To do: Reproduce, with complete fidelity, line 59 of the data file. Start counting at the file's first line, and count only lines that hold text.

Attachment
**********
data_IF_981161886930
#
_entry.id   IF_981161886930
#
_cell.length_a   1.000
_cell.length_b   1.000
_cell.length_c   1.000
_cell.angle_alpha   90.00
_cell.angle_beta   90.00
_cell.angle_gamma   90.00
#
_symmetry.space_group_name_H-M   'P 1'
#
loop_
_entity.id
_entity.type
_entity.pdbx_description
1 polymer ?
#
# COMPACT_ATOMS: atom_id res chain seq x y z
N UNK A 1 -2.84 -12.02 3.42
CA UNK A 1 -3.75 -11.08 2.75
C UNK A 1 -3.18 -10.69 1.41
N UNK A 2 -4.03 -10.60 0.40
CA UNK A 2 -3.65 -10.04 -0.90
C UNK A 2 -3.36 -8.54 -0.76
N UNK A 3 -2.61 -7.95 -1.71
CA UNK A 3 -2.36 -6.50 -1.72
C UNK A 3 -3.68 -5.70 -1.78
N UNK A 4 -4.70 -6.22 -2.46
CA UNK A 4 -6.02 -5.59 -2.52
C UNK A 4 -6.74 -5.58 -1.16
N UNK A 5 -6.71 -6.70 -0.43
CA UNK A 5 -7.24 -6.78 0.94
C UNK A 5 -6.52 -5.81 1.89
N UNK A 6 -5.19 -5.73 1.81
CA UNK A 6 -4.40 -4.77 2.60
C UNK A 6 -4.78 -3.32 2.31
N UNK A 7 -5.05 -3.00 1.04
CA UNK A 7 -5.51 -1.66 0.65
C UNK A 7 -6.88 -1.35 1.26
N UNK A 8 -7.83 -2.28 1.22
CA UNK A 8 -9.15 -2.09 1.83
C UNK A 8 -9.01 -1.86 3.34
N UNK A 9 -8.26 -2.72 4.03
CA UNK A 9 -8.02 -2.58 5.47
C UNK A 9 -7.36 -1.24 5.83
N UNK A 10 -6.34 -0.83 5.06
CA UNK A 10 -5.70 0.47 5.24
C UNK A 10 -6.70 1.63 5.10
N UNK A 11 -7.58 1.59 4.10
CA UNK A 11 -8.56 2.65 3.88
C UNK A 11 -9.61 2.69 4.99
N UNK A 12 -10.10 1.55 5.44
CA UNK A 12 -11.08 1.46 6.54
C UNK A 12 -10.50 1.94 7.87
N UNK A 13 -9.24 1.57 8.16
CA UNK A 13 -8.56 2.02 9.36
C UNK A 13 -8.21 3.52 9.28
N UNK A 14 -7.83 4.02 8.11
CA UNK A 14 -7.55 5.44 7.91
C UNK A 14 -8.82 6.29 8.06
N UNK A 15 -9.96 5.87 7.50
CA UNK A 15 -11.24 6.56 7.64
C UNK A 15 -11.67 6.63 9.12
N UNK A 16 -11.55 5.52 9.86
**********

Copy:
C UNK A 13 -8.21 3.52 9.28